#Pineapple contains bromelain (a mix of proteolytic enzymes) vitamin C and manganese. It may have antioedematous, antiinflammatory, antithrombotic and fibrinolytic activities.
Although the evidence base is not hard, anecdotally it certainly works well in a number of disorders (Pavan R, Jain S, Shraddha, Kumar A. Properties and therapeutic application of bromelain: a review. Biotechnol Res Int. 2012;2012:976203. doi: 10.1155/2012/976203. Epub 2012 Dec 10. PubMed PMID: 23304525; PubMed Central PMCID: PMC3529416.) including in several people with oral malodour and there is some evidence it helps reduce oral postoperative pain/swelling (Majid OW, Al-Mashhadani BA. Perioperative bromelain reduces pain and swelling and improves quality of life measures after mandibular third molar surgery: a randomized, double-blind, placebo-controlled clinical trial.
J Oral Maxillofac Surg. 2014 Jun;72(6):1043-8. doi: 10.1016/j.joms.2013.12.035. Epub 2014 Jan 16.
PubMed PMID: 24589242.).
lunes, 30 de noviembre de 2015
domingo, 29 de noviembre de 2015
A recent article from Lancet "The Art of Medicine- Metaphors and unexplained symptoms-" (August 22nd, 2015) particularly enlightening in regards to BMS.....
"........Estimates of the prevalence of medically unexplained symptoms range from 5–65% in primary care to 37–66% in specialty clinics. It is difficult to pin down a solid approximation partly because it's hard to define what constitutes a medically unexplained symptom. This question was addressed in the overhaul of the previously termed somatoform disorders in the Diagnostic and Statistical Manual of Mental Disorders Fifth Edition (DSM-5) when the overly restrictive somatisation disorder was supplanted by the exponentially more inclusive somatic symptom disorder. In addition to side-stepping the problem of defi ning something by what it is missing, the DSM-5 authors explained that the criterion of being medically unexplained was dropped because that alone doesn't merit a diagnosis of a mental disorder, and "[t]he individual's suff ering is authentic, whether or not it is medically explained". As a side note, since there are currently no diagnostic biomarkers for any other psychiatric diagnoses, they could have said the same thing about essentially every other entry in the DSM-5. People become patients when they bring medically unexplained symptoms to the doctor. Most are sufficiently comforted by the bleached rituals of the medical encounter to return home as they came in: essentially well. But sometimes the worried well become the worried sick. They still feel like patients when they get back home and so they return to the clinic again and again with chronic symptoms that do not respond well to any treatment. Eff orts to reassure them fall fl at because what they really seek is validation. It is almost as if an invisible director cast them as a patient but neglected to provide the script, and so over time they rehearse the clinical history in search of an agreeable "medical" diagnosis. Questions about psychosocial factors seem to glance off some internal shell, and their answers alight instead on some other complaint. They might withhold some details of their condition because they don't want the doctor to get the "wrong idea". They ask for more tests—each one increasing the risk of misleading or false-positive results. They feel too diminished for their old activities and now spend their time reading about their symptoms online, comparing their narratives to those of other people with similar complaints. Seasons and holidays are eclipsed by phases of illness and milestones of the medical workup. Their relationships suffer. The external boundaries of their former selves recede and the externalisation of these symptoms pushes outwards to fill that void. They say, "This isn't me, I'm not usually like this!" But now they are. ".......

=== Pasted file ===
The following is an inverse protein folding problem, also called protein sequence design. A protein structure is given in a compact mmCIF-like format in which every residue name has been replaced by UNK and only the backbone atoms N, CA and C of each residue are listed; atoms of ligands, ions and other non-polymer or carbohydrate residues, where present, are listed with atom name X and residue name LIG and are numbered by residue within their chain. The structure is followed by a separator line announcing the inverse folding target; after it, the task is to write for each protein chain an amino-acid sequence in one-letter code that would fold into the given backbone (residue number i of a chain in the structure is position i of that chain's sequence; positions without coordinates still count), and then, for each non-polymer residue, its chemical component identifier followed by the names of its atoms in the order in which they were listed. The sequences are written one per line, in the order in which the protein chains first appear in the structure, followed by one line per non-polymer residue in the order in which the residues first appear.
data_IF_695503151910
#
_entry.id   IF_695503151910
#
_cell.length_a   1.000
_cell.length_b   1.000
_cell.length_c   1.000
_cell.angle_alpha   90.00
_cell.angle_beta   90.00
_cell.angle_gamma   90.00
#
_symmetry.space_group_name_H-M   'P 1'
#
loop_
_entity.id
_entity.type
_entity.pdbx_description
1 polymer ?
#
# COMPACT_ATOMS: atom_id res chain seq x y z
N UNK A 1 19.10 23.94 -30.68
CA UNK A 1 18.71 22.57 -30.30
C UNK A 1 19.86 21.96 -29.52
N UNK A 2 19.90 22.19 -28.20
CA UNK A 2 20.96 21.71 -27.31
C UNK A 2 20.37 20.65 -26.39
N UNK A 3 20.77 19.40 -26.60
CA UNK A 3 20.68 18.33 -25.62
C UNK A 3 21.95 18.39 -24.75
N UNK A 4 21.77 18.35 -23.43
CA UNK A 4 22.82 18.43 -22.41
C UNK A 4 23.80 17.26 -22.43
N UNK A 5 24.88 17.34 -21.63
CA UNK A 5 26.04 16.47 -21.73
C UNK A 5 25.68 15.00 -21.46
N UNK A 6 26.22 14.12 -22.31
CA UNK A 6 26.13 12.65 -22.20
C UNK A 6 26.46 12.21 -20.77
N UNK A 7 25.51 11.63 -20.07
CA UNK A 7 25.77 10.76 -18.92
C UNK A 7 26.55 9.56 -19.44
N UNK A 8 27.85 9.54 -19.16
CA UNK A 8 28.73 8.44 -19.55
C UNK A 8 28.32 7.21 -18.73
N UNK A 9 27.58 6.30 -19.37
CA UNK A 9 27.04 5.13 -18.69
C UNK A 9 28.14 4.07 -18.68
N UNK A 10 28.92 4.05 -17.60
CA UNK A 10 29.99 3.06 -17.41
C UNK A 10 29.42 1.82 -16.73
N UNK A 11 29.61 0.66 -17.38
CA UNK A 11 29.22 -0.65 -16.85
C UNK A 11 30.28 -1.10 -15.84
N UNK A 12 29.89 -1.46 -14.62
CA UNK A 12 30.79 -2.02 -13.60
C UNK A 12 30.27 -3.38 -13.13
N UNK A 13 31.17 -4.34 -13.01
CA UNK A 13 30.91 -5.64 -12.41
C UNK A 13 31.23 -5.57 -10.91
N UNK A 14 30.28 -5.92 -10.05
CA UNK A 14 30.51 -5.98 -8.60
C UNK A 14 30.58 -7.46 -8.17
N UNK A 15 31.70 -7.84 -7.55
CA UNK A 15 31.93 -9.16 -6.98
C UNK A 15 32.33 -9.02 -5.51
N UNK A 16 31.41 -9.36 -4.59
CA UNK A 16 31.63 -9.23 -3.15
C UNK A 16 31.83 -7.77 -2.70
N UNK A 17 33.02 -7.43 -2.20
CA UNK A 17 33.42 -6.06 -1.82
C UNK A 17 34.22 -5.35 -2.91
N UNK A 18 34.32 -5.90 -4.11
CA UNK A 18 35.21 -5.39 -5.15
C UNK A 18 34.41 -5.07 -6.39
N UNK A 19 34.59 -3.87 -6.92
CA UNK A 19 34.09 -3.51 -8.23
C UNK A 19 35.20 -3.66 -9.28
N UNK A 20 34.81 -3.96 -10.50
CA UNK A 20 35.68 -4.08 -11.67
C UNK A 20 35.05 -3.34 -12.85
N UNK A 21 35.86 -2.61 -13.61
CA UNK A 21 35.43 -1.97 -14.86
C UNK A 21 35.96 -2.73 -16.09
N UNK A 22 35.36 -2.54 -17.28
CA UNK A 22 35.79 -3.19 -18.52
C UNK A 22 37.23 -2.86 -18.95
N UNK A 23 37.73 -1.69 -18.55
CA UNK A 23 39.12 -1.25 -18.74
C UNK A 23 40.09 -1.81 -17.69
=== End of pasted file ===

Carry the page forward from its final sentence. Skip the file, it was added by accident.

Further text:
lunes, 16 de noviembre de 2015
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De: "Medscape Dentistry" <Medscape_Dentistry@mail.medscape.com>
Fecha: 16 de noviembre de 2015, 3:58:02 p.m. GMT+1
Asunto: Clues in the Oral Cavity: Missing the Diagnosis?
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miércoles, 4 de noviembre de 2015
Date: Mon, 2 Nov 2015 08:32:39 -0500
Subject: Dental Tribune Latinoamerica #11-2015 (Edición Digital)
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